Whenever we admit an especially nice patient to the hospital whose diagnosis seems worrisome and somewhat elusive, we assume the worst — cancer. Of course this has no scientific basis whatsoever; it is simply the experience that all of us have collectively had throughout our training. Such is the case with a patient I admitted last week. He already had a diagnosis of cancer that was previously resected and treated appropriately several years ago. He came because his urine was dark. He had not yet noticed his yellow eyes, and his rich dark skin hid the yellow tint. Only someone looking purposefully would see the yellow tint under the tongue or in his eardrum. Importantly, he had no pain.
Jaundice without pain is a marker of something terrible lurking within. Most often we associate it with pancreatic cancer; the tumor blocks the bile ducts leading to a back-up of bile which causes the yellow discoloration of the body tissues. In this patient’s situation, his significantly abnormal liver tests were all we had to start with. Then came the line of tests — an ultrasound because maybe it is just a stone? No, just some dilated bile ducts but no stone in sight to explain the dilatation. CT scan because maybe there are some liver metastases from possible recurrence of his previous cancer? No liver lesions, no pancreatic lesions…only some local thickening of the bile ducts.
So we get the procedural experts involved. As much as we can muck around with more imaging, what he needed now was some tissue sampling from that area of ductal thickening. Maybe it was just a stricture from where an old stone had been lodged? Maybe…
The procedure looked directly into the tiny biliary tunnels using a camera and revealed a significant stricture causing the biliary backup. A tiny brush allowed the collection of cells from the area of stricture. To relieve the blockage, a stent was deployed to keep the area patent and allow bile to drain naturally again. The effects of this were seen within 24 hours when his liver tests began to normalize. He felt well and we discharged him, vowing to call him with the results of the biopsies. In the meantime, he already had follow-up appointments with multiple doctors, including his oncologist.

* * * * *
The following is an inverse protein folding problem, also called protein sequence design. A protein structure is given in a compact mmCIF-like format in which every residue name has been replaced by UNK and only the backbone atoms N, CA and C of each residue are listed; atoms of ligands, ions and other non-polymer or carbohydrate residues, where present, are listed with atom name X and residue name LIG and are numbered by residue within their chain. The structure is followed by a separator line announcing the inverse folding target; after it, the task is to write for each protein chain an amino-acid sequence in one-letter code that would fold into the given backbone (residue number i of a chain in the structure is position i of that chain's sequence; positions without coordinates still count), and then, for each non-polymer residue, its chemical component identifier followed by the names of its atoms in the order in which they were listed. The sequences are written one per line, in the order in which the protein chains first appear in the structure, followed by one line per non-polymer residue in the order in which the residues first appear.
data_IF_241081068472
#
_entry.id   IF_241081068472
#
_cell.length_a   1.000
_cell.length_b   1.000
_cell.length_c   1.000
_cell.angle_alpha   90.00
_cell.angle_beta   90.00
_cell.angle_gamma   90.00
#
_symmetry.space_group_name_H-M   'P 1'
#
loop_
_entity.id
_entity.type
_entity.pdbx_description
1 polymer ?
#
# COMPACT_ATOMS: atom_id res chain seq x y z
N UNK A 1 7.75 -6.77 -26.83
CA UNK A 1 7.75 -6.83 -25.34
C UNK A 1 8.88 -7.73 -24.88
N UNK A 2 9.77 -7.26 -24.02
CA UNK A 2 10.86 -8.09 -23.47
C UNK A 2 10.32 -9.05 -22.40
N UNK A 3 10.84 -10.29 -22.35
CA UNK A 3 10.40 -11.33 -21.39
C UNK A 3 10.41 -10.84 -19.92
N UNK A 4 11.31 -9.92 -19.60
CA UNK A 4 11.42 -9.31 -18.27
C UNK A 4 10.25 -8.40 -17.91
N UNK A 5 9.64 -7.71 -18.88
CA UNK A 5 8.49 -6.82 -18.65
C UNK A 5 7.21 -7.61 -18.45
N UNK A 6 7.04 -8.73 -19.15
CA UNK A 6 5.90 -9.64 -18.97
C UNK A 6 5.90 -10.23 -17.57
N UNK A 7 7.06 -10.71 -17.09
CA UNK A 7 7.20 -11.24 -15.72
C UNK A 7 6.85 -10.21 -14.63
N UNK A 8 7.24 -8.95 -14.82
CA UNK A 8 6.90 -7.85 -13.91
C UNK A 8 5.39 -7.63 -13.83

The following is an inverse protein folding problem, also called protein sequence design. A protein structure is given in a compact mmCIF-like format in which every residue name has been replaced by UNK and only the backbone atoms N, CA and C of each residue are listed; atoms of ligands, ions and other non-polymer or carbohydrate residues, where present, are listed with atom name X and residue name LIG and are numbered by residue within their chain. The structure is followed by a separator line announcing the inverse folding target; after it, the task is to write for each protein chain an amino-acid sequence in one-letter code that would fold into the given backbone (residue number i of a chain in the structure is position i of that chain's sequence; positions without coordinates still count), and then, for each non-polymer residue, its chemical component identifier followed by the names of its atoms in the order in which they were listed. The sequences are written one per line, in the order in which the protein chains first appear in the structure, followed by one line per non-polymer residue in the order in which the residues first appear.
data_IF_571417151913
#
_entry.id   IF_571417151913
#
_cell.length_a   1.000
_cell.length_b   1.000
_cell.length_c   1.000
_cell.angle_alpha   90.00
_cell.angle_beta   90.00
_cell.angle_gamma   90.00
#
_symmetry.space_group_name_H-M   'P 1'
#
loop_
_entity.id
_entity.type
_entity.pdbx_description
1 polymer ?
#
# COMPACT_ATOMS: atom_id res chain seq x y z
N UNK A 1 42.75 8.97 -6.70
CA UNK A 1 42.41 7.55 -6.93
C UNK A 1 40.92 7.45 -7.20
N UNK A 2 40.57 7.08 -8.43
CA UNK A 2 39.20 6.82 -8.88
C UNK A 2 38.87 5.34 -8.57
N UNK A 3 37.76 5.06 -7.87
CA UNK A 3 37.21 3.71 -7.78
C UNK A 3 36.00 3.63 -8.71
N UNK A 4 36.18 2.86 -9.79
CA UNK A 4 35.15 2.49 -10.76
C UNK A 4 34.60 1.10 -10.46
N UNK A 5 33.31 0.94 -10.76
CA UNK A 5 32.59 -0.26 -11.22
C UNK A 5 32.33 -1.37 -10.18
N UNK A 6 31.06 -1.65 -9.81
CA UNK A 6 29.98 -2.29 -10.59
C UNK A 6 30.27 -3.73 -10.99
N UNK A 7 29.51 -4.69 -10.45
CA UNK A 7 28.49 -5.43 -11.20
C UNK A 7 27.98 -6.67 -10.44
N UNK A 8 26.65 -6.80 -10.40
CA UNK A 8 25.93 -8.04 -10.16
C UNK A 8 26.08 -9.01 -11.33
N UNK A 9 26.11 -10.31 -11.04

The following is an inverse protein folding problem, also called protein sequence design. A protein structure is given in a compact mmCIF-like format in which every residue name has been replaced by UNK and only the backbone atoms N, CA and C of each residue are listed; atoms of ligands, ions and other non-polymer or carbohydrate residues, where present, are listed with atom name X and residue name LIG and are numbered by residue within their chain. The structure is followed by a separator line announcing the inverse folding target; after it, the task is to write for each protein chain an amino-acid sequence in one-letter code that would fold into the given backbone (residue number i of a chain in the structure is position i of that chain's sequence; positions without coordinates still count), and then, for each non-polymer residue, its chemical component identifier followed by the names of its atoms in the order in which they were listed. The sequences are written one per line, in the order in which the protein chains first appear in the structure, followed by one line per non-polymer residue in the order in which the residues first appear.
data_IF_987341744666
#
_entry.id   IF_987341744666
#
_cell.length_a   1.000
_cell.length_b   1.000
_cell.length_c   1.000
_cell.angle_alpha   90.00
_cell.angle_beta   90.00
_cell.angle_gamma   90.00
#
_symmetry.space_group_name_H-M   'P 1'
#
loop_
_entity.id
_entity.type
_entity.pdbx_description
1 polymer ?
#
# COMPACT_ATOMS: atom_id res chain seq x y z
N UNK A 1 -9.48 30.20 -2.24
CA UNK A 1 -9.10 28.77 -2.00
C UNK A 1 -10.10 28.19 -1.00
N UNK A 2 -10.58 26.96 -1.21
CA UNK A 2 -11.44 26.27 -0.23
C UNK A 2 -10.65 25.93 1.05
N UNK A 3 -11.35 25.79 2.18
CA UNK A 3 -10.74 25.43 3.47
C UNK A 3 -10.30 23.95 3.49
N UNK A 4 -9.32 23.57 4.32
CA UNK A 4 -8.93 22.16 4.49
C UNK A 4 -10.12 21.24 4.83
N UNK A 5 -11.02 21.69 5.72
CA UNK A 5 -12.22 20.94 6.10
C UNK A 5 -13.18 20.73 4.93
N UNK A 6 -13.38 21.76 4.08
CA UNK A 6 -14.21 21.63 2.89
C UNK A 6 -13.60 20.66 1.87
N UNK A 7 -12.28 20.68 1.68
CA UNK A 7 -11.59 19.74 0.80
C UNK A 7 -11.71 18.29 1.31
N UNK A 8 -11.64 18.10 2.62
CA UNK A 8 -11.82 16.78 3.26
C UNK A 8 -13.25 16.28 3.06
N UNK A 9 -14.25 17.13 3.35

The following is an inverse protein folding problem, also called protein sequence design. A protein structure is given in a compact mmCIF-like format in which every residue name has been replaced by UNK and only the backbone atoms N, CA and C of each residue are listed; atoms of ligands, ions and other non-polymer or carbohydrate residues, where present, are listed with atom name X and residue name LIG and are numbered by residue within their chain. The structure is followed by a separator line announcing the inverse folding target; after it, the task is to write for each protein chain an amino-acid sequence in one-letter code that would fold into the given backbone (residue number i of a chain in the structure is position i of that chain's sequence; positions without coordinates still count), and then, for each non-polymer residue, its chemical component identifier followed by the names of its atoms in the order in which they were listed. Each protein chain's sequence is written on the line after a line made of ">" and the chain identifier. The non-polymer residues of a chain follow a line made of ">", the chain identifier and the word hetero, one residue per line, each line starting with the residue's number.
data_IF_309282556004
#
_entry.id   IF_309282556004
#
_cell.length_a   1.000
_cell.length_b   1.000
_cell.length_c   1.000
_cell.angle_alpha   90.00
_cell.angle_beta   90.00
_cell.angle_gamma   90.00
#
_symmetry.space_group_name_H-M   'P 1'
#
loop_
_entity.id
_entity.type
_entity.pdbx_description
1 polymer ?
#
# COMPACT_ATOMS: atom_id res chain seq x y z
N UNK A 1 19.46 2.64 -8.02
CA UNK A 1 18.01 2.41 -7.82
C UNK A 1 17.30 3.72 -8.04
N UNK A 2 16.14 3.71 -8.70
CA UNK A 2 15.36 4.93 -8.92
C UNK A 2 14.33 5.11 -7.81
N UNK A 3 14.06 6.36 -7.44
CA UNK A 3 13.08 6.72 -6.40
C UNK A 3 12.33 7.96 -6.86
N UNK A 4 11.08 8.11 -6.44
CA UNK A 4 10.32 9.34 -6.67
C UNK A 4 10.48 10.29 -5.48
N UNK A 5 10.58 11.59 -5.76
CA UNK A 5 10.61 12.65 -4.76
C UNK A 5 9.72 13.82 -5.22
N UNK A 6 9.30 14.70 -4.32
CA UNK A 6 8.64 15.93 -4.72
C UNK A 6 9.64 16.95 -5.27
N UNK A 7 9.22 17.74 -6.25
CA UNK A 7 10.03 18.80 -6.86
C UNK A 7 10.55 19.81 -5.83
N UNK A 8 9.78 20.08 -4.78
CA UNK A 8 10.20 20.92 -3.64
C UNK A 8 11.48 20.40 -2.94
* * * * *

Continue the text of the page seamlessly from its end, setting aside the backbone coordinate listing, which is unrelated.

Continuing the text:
Seven days later I scrolled through the old patients in my book, making sure tests were followed up on. Mr. W – ah yes, he had biopsy results pending. I check the chart, expecting the results to still be pending (as they often are in the slow-paced setting we work in). Unfortunately, the results were in — he had cholangiocarcinoma.
Less than 1 in 100,000. That is the incidence of this disease in the U.S. To affect a person who has already suffered from one cancer seems malicious. Moreover, its rarity speaks to its treatment options – dismal. It is at this time that either clinical trials or palliation should be offered.
I asked the oncologist to break the news. I could not bear to tell the patient myself, for all I could remember was his worried, anxious face, and the open Bible in his lap every morning.